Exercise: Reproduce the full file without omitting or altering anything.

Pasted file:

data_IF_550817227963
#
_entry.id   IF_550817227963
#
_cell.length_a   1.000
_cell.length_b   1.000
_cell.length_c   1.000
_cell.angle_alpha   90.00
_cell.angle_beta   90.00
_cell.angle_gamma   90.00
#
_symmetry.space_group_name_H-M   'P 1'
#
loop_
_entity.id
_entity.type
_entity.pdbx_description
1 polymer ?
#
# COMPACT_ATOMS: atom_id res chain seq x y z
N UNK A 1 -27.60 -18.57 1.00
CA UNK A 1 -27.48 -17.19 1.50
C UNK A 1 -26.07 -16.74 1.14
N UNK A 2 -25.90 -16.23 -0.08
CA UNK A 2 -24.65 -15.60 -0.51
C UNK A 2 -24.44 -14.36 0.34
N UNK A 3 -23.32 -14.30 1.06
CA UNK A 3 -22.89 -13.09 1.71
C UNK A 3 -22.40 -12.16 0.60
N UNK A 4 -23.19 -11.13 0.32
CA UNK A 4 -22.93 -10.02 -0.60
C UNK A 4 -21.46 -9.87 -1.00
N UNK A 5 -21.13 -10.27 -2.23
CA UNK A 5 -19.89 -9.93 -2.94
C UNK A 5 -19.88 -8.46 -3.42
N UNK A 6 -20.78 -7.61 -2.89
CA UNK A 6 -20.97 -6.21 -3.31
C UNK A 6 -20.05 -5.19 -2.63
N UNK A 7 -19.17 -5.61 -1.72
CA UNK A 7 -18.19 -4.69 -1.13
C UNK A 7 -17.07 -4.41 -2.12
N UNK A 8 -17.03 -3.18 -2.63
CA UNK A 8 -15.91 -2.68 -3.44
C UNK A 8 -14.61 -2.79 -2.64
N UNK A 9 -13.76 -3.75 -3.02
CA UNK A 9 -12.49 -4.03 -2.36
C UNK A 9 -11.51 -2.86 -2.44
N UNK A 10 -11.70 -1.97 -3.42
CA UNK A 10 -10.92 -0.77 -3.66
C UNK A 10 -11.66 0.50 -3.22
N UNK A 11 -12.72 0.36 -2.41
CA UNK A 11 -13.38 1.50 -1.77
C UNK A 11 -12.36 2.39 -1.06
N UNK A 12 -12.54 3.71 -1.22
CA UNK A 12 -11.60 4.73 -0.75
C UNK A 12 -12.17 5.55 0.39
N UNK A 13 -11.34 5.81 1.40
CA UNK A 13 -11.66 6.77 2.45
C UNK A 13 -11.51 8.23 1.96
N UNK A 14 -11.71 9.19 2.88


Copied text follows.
data_IF_550817227963
#
_entry.id   IF_550817227963
#
_cell.length_a   1.000
_cell.length_b   1.000
_cell.length_c   1.000
_cell.angle_alpha   90.00
_cell.angle_beta   90.00
_cell.angle_gamma   90.00
#
_symmetry.space_group_name_H-M   'P 1'
#
loop_
_entity.id
_entity.type
_entity.pdbx_description
1 polymer ?
#
# COMPACT_ATOMS: atom_id res chain seq x y z
N UNK A 1 -27.60 -18.57 1.00
CA UNK A 1 -27.48 -17.19 1.50
C UNK A 1 -26.07 -16.74 1.14
N UNK A 2 -25.90 -16.23 -0.08
CA UNK A 2 -24.65 -15.60 -0.51
C UNK A 2 -24.44 -14.36 0.34
N UNK A 3 -23.32 -14.30 1.06
CA UNK A 3 -22.89 -13.09 1.71
C UNK A 3 -22.40 -12.16 0.60
N UNK A 4 -23.19 -11.13 0.32
CA UNK A 4 -22.93 -10.02 -0.60
C UNK A 4 -21.46 -9.87 -1.00
N UNK A 5 -21.13 -10.27 -2.23
CA UNK A 5 -19.89 -9.93 -2.94
C UNK A 5 -19.88 -8.46 -3.42
N UNK A 6 -20.78 -7.61 -2.89
CA UNK A 6 -20.97 -6.21 -3.31
C UNK A 6 -20.05 -5.19 -2.63
N UNK A 7 -19.17 -5.61 -1.72
CA UNK A 7 -18.19 -4.69 -1.13
C UNK A 7 -17.07 -4.41 -2.12
N UNK A 8 -17.03 -3.18 -2.63
CA UNK A 8 -15.91 -2.68 -3.44
C UNK A 8 -14.61 -2.79 -2.64
N UNK A 9 -13.76 -3.75 -3.02
CA UNK A 9 -12.49 -4.03 -2.36
C UNK A 9 -11.51 -2.86 -2.44
N UNK A 10 -11.70 -1.97 -3.42
CA UNK A 10 -10.92 -0.77 -3.66
C UNK A 10 -11.66 0.50 -3.22
N UNK A 11 -12.72 0.36 -2.41
CA UNK A 11 -13.38 1.50 -1.77
C UNK A 11 -12.36 2.39 -1.06
N UNK A 12 -12.54 3.71 -1.22
CA UNK A 12 -11.60 4.73 -0.75
C UNK A 12 -12.17 5.55 0.39
N UNK A 13 -11.34 5.81 1.40
CA UNK A 13 -11.66 6.77 2.45
C UNK A 13 -11.51 8.23 1.96
N UNK A 14 -11.71 9.19 2.88